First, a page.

I do this on occasion, get sucked into a story and check out of my real life. A good writer makes it easy to do that and Chris Mendius is a good goddamn writer! No, he’s a fantastic goddamn writer! He created characters that were so likable and authentic, that I was rooting for them to get away with all the petty crimes they committed in order to fund their addiction. When they fixed, I felt a real sense of my own relief, relief that the characters I had come to care for would have a temporary reprieve from their pain.

Stories like “Spoonful” are my drugs. I’m addicted to good writing. Books, blogs, newspapers – hell, I’d read customer testimonials in the waiting room at the proctologist’s office just to have words entertaining my brain. It’s not easy to write a good letter or recommendation, you know, to find the words to convey confidence and gratitude about your butt. But people do and it’s important that they do! As human beings, words are just our way. We’d be lost without them. I would be lost without them.

The book made me happy.

And that made me feel terrible.

My guilt light was on dim before I picked up the book, but reading it turned the lights up to bright. I felt like a criminal with her hands up, caught in the act, captured in a beam of light from the flashlight of writer’s police. “How did YOU get a book deal and a writer like Mendius ended up self publishing? You are under arrest for the crime of being a phony-baloney piece of shit passing herself off as a writer.”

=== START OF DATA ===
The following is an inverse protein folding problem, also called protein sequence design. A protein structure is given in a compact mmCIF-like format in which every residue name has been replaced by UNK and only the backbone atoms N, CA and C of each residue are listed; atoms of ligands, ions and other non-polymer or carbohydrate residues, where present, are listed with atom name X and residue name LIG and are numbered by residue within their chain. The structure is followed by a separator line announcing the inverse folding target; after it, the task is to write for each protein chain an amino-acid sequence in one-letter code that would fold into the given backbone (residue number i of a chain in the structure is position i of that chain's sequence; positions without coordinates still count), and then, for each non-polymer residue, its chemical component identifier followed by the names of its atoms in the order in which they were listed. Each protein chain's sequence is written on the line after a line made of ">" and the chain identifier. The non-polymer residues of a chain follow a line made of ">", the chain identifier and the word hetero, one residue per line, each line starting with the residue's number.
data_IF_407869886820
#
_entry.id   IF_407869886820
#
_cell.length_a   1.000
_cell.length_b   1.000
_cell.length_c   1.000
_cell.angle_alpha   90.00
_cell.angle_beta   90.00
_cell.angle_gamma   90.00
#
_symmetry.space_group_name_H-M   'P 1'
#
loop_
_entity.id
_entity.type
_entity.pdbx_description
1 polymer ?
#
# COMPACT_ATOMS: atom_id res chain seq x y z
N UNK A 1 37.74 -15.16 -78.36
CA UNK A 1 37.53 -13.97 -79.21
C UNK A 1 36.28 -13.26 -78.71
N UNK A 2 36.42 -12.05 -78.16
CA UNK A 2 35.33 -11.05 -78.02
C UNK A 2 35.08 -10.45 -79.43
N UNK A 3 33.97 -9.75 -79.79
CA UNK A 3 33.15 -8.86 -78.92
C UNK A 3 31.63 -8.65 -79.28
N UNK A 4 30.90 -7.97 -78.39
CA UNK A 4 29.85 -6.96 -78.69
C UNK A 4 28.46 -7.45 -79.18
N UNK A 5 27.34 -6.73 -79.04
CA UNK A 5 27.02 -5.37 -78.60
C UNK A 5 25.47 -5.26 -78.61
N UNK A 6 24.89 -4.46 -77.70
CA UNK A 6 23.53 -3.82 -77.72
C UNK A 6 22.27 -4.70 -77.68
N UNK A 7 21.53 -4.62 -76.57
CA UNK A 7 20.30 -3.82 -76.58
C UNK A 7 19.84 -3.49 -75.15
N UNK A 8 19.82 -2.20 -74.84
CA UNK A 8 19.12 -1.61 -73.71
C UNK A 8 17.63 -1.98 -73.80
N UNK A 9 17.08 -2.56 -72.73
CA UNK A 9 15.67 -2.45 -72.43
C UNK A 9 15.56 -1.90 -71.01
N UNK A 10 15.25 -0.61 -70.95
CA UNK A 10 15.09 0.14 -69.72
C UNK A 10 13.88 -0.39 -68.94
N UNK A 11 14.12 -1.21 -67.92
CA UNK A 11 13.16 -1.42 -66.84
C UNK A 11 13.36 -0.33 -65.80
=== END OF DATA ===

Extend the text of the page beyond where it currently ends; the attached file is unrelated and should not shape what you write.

And then there’s Allie Brosh. Sigh. Dear, sweet, weird, hilarious Allie, the brilliant mind and artist behind the choke on it AWESOME and original blog, “Hyperbole and a Half.” Allie is a triple threat in the writing world, (much like Selena Gomez in among the Disney kids): She can write, draw and market herself – Triple threat. Allie has been taking time off from her blogging (a full year in fact) and book writing (don’t know if she’s working on that) in order to treat her depression anxiety. Good for her, but bad for her fans who miss her. Fans like me! I have felt her absence in a more profound way than I could have anticipated. Oh please, Nikki, you might be thinking, don’t be so goddamn dramatic about a stupid blog. To that I say to you –

SHUT THE HELL UP AND DON’T TELL ME WHAT TO DO OR HOW TO FEEL!